where s12 = sinθ12, c12 = cosθ12, etc. The phase factors α1 and α2 are non-zero only if neutrinos are Majorana particles (whether or not they are is unknown), and do not enter into oscillation phenomena regardless. If neutrinoless double beta decay occurs, these factors influence its rate. The phase factor δ is non-zero only if neutrino oscillation violates CP symmetry. This is expected, but not yet observed experimentally. If experiment shows this 3x3 matrix to be not unitary, a sterile neutrino or some other new physics is required.
Propagation and interference
Since are mass eigenstates, their propagation can be described by plane wave solutions of the form
In the ultrarelativistic limit, , we can approximate the energy as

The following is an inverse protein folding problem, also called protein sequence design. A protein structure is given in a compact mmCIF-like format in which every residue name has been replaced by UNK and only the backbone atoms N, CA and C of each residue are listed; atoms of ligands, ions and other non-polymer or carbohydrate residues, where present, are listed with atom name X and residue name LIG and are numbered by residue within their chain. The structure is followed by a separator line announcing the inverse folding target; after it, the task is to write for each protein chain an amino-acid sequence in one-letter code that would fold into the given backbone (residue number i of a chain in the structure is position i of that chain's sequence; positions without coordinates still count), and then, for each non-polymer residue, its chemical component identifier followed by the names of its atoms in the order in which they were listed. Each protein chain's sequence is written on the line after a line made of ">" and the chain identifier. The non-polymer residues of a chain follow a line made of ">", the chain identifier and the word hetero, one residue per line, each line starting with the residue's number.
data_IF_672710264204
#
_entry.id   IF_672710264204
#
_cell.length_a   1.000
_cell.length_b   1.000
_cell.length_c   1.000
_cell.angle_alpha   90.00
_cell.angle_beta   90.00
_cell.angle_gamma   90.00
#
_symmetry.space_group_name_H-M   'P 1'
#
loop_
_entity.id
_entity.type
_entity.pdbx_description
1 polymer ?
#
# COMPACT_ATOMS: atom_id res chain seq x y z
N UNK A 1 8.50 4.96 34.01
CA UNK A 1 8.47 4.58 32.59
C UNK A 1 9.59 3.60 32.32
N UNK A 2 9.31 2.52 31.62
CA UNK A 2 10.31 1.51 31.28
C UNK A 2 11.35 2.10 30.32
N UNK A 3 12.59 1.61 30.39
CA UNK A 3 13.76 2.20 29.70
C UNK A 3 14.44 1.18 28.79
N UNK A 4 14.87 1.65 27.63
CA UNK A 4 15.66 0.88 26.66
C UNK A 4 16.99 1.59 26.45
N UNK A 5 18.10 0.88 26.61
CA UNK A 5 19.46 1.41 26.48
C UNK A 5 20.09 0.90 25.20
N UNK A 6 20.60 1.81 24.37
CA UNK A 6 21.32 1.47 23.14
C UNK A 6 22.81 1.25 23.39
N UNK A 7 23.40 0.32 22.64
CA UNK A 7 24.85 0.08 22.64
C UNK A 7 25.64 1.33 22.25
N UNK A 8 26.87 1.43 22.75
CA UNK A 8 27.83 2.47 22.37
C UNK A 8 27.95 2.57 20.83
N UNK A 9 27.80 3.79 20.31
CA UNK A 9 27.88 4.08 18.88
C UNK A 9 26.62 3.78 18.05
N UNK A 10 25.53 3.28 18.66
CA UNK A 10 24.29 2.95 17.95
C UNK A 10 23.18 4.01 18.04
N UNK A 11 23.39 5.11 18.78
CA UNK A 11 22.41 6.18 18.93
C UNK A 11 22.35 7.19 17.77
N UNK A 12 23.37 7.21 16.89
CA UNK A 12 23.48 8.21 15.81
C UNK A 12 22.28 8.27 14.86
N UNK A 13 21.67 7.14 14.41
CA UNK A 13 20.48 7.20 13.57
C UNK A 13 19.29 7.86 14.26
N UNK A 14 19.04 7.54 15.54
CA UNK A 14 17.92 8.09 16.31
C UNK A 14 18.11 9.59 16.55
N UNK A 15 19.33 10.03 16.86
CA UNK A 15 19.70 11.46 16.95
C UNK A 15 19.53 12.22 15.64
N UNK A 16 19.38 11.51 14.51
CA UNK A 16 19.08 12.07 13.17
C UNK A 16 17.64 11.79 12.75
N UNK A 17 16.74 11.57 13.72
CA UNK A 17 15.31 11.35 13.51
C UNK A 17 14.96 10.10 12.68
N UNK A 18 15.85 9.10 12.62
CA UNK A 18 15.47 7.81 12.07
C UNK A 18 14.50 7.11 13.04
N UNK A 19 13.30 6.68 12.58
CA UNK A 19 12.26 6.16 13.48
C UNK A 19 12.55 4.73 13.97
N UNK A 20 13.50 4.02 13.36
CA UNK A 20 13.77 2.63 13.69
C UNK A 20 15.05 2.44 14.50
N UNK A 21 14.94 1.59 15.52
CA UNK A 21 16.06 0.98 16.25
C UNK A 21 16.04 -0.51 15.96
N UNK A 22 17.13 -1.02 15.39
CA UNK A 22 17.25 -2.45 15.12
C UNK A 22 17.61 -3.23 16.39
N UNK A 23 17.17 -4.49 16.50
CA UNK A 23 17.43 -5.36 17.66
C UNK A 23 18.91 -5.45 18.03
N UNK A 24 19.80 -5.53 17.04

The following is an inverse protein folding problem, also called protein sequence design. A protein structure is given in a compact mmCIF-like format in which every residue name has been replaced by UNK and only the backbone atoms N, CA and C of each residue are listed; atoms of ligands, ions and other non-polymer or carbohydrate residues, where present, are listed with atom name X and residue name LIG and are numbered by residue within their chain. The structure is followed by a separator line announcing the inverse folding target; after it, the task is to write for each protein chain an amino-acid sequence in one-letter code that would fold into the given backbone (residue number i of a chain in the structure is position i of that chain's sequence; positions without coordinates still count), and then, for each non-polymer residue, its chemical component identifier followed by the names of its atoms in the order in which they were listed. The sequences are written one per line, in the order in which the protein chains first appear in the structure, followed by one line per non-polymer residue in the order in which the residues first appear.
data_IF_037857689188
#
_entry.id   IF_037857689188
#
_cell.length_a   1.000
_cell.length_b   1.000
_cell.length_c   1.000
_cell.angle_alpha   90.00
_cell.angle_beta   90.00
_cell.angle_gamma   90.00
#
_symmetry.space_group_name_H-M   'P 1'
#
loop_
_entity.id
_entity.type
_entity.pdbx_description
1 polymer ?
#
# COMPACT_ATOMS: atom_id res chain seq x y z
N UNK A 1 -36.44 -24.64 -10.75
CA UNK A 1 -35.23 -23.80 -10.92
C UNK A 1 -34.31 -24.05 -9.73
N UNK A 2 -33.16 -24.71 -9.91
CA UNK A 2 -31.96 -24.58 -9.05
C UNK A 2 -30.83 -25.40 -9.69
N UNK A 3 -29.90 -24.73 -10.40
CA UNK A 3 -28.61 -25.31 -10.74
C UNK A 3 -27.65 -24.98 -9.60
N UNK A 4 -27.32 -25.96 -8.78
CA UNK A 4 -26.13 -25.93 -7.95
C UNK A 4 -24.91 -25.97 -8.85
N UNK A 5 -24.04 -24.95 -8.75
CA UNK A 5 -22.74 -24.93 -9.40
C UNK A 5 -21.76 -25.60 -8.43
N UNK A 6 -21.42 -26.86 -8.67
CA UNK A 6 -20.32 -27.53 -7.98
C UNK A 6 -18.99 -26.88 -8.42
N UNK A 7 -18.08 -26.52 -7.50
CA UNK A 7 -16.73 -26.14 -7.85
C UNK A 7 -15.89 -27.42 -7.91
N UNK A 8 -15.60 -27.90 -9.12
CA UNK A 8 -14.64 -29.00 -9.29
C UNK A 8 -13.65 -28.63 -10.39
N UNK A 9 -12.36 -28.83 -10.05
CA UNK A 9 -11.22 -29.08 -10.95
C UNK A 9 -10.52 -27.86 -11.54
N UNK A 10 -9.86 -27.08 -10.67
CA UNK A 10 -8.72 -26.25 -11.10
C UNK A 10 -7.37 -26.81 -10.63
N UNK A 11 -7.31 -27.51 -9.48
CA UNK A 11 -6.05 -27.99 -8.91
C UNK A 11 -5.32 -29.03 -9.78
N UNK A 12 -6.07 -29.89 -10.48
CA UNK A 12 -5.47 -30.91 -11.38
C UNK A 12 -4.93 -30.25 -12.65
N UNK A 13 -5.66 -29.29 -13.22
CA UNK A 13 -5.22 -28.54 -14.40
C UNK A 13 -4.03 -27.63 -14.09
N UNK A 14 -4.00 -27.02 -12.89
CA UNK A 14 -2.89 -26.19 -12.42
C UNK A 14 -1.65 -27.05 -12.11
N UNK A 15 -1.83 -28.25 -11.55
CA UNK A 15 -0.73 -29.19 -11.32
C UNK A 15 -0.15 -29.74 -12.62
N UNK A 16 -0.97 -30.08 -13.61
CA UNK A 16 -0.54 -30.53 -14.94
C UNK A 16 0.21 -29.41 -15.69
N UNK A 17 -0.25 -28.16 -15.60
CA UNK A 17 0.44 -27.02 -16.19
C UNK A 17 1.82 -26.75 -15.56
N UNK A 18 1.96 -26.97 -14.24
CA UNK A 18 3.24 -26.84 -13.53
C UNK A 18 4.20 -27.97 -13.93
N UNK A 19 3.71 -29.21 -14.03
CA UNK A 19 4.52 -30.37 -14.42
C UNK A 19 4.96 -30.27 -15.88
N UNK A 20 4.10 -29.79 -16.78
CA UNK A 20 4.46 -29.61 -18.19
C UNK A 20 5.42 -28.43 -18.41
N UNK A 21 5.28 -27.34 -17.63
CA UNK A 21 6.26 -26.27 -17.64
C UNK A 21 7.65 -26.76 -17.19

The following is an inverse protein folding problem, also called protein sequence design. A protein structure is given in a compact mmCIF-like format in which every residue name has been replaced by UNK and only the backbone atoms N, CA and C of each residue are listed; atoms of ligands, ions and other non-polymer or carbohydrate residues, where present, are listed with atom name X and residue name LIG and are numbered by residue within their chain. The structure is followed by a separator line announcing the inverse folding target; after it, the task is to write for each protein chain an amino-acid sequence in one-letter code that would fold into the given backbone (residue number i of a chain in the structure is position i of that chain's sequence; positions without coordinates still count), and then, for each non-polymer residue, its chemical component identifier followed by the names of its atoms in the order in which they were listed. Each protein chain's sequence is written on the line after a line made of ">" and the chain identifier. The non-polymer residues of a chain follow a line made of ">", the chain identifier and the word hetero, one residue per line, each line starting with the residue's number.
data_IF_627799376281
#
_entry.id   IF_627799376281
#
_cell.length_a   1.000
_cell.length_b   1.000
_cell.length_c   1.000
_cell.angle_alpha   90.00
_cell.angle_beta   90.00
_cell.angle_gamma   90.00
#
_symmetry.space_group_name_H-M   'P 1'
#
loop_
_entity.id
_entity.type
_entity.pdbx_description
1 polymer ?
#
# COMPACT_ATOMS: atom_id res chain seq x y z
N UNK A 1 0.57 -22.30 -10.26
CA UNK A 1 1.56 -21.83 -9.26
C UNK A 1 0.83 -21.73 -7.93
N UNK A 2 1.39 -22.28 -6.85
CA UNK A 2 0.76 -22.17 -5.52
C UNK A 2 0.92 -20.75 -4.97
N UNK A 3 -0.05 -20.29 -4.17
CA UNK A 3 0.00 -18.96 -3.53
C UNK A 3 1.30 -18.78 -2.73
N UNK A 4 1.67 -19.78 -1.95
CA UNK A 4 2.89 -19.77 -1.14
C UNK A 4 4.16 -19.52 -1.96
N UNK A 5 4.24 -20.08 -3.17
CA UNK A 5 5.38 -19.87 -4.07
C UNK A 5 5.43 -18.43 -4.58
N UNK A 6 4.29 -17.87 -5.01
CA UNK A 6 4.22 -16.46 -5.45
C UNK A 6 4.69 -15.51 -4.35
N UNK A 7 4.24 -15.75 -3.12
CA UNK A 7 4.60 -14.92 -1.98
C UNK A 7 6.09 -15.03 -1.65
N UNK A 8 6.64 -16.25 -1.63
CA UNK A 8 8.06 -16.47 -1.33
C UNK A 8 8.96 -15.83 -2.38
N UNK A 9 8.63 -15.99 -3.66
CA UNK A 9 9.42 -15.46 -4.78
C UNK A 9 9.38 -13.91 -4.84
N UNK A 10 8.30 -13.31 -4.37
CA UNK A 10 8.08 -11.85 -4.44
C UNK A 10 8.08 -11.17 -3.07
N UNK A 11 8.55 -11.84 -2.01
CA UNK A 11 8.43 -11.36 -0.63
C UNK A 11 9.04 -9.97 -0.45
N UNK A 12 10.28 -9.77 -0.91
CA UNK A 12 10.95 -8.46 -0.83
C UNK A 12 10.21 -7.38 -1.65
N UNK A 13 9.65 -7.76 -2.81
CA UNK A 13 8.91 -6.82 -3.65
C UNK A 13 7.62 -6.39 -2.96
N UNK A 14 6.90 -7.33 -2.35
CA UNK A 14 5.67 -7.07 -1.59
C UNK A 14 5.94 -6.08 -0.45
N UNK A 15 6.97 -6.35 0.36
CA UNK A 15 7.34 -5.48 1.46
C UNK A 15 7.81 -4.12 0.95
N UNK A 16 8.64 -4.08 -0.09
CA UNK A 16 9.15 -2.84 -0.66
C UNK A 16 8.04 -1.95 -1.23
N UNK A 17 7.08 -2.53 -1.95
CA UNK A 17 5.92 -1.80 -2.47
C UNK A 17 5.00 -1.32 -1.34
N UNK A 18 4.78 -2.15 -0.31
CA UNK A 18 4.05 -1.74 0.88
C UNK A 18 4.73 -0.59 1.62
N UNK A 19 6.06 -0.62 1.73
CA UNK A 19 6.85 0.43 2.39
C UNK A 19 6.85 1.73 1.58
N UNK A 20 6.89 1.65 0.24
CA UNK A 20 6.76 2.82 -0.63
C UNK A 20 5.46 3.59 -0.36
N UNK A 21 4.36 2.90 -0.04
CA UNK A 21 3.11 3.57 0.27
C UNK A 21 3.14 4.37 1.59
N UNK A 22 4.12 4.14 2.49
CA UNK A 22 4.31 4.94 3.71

This limit applies to all practical neutrinos which their mass is less than 1eV and their energies are at least 1MeV, so the Lorentz factor γ is greater than 106 in all cases. Using also t ≈ L, where L is the distance traveled and also dropping the phase factors, the wavefunction becomes:
Eigenstates with different masses propagate at different speeds. The heavier ones lag behind while the lighter ones pull ahead. Since the mass eigenstates are combinations of flavor eigenstates, this difference in speed causes interference between the corresponding flavor components of each mass eigenstate. Constructive interference causes it to be possible to observe a neutrino created with a given flavor to change its flavor during its propagation. The probability that a neutrino originally of flavor α will later be observed as having flavor β is